Atlantic mackerel (Scomber scombrus)
Also known as: Boston mackerel, Norwegian mackerel, Scottish mackerel, mackerel
Morphology & Biology
The most notable feature of Atlantic mackerel (Scomber scombrus) is their iridescent blue-green back with oblique and parallel dark lines. Their bellies are silvery white, so that when predators beneath them look up towards the surface, the mackerel are harder to spot. The zigzag pattern on their backs consists of 23-33 stripes, working as a highly effective camouflage method, mimicking the waves of the ocean. In front of the strongly forked tail fin, there are five small finlets along the top and bottom. The average size of the adult mackerel is 35cm, but lengths up to 60cm are possible. The average weight is 0.5kg, but large mackerels can weigh up to 3kg.
Mackerel lack a swim bladder, making them highly mobile – they can dive to great depths and quickly return to the surface. This manoeuvrability helps them to avoid predators such as the spiny dogfish, porbeagle sharks and tuna. However, because they lack a swim bladder, mackerel have to stay in constant motion to avoid sinking.
The breeding season of mackerel depends on the temperature of the water. In the south of Ireland, mackerel spawn from March-April, whereas in the west of Ireland and north west of Scotland they spawn later, from May-June. Spawning takes place at a temperature of 12-13°C and a depth of 80-120m. The female lays approximately 350-450,000 eggs in the water, which are immediately carried away by the sea current. After five days the larvae hatch and migrate to sheltered coastal areas to develop and grow. After one year, a juvenile mackerel will be approximately 25cm long and weigh around 100g. At the age of approximately three years and a body length of 30cm mackerel become sexually mature. A mackerel can live to be 20 years old.
During the winter mackerel rest and reduce their feeding intensity. Mackerel are able to feed through biting or filter feeding. From spring onwards they work together to feed on plankton using an impressively efficient feeding technique. A densely crowded school of mackerel will swim together with their mouths wide open. As they sweep through the sea in this mouth-to-mouth formation, it is almost impossible for plankton to escape. If small prey such as plankton or copepods try to avoid the mouth of one mackerel, they will almost certainly be captured in the mouth of the next.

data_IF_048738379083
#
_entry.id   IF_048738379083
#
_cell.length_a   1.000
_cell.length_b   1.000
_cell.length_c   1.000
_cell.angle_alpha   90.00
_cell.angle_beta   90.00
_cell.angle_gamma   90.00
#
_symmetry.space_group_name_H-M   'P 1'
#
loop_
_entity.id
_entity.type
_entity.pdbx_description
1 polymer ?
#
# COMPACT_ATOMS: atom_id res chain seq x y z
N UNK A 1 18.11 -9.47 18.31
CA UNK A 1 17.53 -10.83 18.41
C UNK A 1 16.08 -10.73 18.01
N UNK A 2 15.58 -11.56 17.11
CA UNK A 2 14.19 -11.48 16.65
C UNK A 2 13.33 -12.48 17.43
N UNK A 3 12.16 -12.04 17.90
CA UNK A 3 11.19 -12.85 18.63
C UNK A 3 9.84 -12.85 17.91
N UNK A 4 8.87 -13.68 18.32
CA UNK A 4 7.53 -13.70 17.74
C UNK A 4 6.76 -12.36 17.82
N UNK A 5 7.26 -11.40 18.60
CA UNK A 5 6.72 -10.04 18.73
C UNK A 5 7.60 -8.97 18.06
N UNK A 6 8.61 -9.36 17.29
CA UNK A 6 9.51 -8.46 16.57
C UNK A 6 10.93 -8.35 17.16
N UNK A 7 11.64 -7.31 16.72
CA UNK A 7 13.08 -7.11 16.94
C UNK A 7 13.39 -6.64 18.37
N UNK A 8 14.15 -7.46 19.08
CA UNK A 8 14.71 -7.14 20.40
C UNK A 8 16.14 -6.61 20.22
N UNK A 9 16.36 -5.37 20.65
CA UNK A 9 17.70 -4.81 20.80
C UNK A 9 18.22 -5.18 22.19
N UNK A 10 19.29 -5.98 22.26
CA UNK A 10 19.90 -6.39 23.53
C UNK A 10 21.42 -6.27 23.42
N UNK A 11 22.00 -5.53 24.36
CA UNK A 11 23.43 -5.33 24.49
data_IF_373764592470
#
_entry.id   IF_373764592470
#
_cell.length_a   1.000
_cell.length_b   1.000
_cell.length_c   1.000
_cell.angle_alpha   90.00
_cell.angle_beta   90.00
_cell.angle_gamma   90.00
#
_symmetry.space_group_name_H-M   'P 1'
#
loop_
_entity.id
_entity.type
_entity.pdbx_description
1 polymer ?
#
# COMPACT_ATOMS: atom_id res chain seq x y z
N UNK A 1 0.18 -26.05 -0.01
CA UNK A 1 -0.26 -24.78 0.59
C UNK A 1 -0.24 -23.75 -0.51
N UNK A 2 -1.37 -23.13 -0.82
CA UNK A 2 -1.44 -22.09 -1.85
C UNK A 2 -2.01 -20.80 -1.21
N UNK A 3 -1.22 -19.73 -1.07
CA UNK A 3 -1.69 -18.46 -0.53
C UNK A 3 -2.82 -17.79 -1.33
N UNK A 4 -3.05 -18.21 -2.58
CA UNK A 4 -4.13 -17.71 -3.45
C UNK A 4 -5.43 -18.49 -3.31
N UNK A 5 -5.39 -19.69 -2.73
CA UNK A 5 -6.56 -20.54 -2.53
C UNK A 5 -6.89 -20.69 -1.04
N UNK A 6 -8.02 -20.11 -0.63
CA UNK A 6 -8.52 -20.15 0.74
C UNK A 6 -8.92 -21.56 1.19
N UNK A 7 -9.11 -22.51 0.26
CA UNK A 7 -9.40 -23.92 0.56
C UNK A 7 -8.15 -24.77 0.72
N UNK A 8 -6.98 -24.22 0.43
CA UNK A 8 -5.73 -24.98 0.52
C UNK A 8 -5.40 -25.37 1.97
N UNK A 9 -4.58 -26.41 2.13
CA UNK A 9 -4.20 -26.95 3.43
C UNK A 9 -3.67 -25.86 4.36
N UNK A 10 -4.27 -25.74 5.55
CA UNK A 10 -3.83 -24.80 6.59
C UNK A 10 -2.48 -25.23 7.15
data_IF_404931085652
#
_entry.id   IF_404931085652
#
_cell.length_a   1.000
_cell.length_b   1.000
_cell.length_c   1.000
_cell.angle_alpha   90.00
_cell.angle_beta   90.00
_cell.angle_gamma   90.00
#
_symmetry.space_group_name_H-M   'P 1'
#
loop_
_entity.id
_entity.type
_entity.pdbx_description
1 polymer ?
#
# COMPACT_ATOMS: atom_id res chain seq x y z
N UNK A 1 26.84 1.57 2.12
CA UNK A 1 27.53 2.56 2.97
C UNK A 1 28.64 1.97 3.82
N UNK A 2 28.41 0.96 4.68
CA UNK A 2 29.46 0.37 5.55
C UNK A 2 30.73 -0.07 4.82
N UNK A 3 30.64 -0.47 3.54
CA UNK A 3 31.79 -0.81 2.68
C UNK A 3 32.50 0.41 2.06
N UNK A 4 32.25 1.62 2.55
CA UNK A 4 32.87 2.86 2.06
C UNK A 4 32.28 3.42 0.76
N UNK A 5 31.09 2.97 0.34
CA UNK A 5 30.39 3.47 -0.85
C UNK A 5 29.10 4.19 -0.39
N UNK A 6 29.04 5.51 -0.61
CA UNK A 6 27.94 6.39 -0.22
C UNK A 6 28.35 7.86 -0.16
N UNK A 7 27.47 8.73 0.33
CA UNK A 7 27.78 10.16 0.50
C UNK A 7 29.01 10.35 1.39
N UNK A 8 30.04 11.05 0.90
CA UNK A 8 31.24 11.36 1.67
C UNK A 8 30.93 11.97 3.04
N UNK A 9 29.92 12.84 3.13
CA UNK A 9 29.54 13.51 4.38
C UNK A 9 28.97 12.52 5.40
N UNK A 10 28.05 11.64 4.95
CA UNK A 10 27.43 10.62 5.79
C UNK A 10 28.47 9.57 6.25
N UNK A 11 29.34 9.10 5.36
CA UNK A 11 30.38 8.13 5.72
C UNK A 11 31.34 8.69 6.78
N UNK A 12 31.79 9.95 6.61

After spawning in late spring and summer, mackerel need to regain their strength through foraging for food. In large schools, the mackerel hunt for juvenile herring, sprat, cod and whiting. During this time, mackerel often form huge shoals together with herring.
Mackerel populations can be found on both sides of the North Atlantic. Mackerel is a common schooling fish found in the coastal waters of north-eastern North America, around the west coast of Europe, the North Sea, the Baltic Sea (though only sporadically), throughout the Mediterranean, and in the Black Sea. They are some of the most ecologically and economically important fish species and are often found to be abundant.
The Atlantic cod has always been very heavily fished. Together with salmon and tuna, cod is one of the most The geographical range in which this fish is captured is increasing. This may be due to climate change, as warming water expands the mackerel’s range northward into Icelandic waters. This means that fishing vessels are able to fish in different nations’ territorial waters simultaneously, using different capture quotas or regulations.
Mackerel are caught with a wide variety of fishing gear, including nets and trawls. Trawlers, purse seines and gill nets all pose significant risk to the environment in which they are used. Many marine wildlife species that are not target species are also inevitably caught, leading to high numbers of bycatch casualties. ‘Ghost nets’ – nets that are lost at sea – are also a serious problem. This is not only due to pollution, but because ghost nets cause ongoing mortality as they drift through the ocean, entangling anything that may come into contact with them.
Fisheries & Aquaculture
Atlantic mackerel are intensively targeted by the fishing industry, primarily through the use of pelagic trawlers and purse seiners. They are a species with high economic importance. Reported catches of Atlantic mackerel in EU waters amount to at least 1 million tonnes each year. It’s important to remember that many fish that are captured are unreported, and many are deemed bycatch. Despite the extremely high capture rate of mackerel, they are considered of least concern by the IUCN, based on an assessment in 2010.
Mackerel schools are extremely important to other marine wildlife. They are an energy-rich food source for predatory fish, marine mammals and seabirds. For this reason they are an integral part of many ecosystems.
Atlantic mackerel are closely related to tuna. Like tuna, they are strong and powerful swimmers. Mackerel can swim 50 metres in just 10 seconds!